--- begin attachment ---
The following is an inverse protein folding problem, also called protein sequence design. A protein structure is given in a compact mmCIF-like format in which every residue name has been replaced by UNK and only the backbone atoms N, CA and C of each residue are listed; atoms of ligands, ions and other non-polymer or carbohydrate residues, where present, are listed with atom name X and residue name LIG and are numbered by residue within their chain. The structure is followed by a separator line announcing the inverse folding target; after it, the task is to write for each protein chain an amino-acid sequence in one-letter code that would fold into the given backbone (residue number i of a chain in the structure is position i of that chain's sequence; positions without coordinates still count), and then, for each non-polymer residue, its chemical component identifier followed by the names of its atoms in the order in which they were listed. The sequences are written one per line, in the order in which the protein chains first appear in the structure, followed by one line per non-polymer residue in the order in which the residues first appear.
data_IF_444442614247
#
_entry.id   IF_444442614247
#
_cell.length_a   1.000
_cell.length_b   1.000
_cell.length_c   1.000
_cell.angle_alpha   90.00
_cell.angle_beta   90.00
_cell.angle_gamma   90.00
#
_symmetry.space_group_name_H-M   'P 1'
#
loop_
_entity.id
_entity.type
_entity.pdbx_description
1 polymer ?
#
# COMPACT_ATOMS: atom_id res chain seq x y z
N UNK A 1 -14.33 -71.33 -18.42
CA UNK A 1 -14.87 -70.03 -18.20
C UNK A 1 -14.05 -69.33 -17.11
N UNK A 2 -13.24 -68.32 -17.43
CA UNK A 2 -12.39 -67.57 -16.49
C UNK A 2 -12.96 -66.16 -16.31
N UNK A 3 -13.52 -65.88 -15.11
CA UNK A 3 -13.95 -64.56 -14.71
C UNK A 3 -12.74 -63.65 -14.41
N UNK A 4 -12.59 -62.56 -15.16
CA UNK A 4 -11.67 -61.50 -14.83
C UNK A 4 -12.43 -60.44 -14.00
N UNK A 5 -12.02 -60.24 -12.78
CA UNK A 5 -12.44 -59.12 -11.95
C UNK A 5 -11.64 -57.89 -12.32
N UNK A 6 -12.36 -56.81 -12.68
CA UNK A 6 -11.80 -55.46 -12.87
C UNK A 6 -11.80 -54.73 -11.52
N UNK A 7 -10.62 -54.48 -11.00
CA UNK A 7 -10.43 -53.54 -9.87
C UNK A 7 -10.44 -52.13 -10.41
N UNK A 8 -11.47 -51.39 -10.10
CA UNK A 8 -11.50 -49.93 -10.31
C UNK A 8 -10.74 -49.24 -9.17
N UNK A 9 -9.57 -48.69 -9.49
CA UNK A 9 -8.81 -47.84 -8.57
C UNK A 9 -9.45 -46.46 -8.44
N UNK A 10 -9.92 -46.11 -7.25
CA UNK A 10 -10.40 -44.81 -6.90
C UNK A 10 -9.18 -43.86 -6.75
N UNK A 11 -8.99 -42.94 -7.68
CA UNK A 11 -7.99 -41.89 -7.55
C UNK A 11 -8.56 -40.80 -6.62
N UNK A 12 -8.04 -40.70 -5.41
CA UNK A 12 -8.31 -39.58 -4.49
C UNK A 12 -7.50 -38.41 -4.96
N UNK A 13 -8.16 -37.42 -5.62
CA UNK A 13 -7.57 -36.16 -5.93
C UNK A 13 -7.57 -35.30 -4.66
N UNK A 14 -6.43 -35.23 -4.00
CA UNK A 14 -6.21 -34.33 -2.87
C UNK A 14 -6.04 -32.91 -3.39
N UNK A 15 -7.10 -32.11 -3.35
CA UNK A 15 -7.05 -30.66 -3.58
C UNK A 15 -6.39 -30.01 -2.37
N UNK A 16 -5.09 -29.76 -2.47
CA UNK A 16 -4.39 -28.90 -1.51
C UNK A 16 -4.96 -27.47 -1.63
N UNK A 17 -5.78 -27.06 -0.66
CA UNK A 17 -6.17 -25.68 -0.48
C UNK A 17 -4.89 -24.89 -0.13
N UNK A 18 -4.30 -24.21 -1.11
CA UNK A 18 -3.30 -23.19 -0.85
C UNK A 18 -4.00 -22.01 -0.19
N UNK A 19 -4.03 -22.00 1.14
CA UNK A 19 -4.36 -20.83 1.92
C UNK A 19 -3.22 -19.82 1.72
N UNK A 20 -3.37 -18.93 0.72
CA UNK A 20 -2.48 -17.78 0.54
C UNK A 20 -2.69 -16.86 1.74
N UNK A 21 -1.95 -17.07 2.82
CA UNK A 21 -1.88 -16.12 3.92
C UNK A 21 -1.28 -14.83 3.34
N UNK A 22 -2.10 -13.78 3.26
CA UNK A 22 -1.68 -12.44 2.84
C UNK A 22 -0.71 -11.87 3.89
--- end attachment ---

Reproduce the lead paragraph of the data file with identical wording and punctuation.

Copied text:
The following is an inverse protein folding problem, also called protein sequence design. A protein structure is given in a compact mmCIF-like format in which every residue name has been replaced by UNK and only the backbone atoms N, CA and C of each residue are listed; atoms of ligands, ions and other non-polymer or carbohydrate residues, where present, are listed with atom name X and residue name LIG and are numbered by residue within their chain. The structure is followed by a separator line announcing the inverse folding target; after it, the task is to write for each protein chain an amino-acid sequence in one-letter code that would fold into the given backbone (residue number i of a chain in the structure is position i of that chain's sequence; positions without coordinates still count), and then, for each non-polymer residue, its chemical component identifier followed by the names of its atoms in the order in which they were listed. The sequences are written one per line, in the order in which the protein chains first appear in the structure, followed by one line per non-polymer residue in the order in which the residues first appear.